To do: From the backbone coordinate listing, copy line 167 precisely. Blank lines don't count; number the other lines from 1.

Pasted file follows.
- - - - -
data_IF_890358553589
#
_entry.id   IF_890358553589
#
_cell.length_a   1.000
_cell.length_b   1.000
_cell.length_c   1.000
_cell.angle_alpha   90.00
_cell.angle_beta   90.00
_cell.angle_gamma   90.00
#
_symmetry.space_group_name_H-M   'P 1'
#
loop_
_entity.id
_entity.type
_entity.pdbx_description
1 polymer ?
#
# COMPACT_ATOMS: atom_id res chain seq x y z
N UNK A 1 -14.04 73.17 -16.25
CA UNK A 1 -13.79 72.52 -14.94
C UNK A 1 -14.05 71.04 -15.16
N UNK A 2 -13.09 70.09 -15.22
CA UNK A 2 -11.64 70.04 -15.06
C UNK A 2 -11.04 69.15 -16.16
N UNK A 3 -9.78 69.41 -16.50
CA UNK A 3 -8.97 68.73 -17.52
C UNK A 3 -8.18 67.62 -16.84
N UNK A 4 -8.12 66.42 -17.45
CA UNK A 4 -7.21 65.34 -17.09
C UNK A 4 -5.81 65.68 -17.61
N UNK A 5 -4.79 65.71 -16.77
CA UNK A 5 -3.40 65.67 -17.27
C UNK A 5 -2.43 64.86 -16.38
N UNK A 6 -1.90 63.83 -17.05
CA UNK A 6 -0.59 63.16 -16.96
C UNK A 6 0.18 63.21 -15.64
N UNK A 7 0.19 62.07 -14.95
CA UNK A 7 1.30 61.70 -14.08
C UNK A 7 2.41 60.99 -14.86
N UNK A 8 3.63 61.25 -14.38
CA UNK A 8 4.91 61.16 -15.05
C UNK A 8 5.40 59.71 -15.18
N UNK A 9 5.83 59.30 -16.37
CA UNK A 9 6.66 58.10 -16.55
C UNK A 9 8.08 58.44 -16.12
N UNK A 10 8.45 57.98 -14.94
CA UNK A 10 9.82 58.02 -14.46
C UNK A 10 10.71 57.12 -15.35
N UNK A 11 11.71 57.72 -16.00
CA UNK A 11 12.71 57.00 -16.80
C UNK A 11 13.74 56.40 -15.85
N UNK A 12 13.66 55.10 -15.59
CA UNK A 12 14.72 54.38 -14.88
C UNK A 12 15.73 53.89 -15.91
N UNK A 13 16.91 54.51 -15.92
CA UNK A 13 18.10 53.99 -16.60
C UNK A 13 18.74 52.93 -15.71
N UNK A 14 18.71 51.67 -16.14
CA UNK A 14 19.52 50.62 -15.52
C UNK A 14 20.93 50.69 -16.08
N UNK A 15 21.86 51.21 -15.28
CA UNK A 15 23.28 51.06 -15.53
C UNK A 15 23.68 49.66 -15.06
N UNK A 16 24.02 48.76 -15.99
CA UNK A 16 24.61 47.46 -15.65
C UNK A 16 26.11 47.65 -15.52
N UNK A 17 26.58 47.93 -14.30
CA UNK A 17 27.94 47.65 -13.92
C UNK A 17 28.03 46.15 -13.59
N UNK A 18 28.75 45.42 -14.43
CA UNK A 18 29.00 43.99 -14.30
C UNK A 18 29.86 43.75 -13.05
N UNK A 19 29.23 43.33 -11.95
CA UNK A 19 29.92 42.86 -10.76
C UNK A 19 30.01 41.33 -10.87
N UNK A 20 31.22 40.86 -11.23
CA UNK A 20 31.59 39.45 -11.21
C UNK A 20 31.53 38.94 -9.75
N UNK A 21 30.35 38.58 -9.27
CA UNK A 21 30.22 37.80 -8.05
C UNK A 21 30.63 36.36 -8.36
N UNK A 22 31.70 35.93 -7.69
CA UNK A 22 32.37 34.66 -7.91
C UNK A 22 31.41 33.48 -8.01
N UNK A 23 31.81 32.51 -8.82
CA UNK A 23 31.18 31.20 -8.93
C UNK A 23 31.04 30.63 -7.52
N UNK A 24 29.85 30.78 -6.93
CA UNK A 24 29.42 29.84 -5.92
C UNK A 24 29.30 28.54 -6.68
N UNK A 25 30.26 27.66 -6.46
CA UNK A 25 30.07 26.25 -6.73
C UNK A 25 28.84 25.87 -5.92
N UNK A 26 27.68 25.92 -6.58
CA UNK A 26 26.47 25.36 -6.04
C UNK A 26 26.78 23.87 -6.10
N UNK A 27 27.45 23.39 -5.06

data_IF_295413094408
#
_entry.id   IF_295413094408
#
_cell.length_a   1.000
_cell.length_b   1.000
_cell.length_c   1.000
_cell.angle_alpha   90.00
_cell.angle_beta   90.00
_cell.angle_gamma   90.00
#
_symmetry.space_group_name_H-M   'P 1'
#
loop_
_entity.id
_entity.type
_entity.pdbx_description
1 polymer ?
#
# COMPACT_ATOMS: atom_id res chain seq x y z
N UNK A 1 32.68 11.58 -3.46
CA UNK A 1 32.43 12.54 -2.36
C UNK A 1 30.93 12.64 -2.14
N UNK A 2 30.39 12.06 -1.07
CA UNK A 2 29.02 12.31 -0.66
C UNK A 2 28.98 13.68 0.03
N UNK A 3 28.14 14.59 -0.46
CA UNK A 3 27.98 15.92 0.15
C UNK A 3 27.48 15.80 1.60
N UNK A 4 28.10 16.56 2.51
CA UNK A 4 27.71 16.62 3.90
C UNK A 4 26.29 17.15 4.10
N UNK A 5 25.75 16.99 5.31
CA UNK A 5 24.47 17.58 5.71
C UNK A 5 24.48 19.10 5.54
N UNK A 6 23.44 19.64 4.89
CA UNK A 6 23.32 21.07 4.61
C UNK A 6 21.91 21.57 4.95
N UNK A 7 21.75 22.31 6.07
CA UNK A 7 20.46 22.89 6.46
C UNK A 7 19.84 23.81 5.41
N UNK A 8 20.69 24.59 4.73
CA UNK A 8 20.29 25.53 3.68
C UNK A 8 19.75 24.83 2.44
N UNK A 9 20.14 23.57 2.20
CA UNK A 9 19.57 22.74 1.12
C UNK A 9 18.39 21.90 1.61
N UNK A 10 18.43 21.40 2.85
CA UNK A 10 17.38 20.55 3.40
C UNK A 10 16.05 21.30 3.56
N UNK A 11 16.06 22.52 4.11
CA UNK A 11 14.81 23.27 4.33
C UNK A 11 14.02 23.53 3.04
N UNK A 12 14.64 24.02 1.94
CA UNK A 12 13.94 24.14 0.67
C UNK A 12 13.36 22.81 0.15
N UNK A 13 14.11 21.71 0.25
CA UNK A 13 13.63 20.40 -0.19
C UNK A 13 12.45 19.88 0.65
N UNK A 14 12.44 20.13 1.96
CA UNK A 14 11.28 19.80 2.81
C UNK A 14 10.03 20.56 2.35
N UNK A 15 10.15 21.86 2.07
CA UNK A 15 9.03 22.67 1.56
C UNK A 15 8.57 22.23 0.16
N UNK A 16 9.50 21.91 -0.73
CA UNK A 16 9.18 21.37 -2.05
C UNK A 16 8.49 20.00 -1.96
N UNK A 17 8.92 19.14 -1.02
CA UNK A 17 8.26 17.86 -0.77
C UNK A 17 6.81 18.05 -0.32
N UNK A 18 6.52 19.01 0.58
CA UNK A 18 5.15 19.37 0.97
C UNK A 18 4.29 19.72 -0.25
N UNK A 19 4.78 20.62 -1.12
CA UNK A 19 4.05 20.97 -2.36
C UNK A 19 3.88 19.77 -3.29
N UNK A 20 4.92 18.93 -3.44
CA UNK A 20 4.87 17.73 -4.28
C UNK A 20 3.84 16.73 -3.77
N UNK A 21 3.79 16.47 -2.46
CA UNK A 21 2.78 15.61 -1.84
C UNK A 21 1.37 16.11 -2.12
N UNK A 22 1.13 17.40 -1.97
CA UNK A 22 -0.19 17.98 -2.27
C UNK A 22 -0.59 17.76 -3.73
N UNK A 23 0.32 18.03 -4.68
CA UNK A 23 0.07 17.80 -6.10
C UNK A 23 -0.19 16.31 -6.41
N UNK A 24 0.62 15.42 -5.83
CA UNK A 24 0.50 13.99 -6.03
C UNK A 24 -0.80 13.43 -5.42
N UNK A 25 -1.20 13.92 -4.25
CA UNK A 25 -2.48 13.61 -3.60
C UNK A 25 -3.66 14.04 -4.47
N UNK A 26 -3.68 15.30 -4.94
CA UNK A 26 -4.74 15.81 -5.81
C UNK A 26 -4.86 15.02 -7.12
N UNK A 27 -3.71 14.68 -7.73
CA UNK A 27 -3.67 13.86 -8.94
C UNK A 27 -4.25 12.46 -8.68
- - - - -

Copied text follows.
C UNK A 16 8.49 20.00 -1.96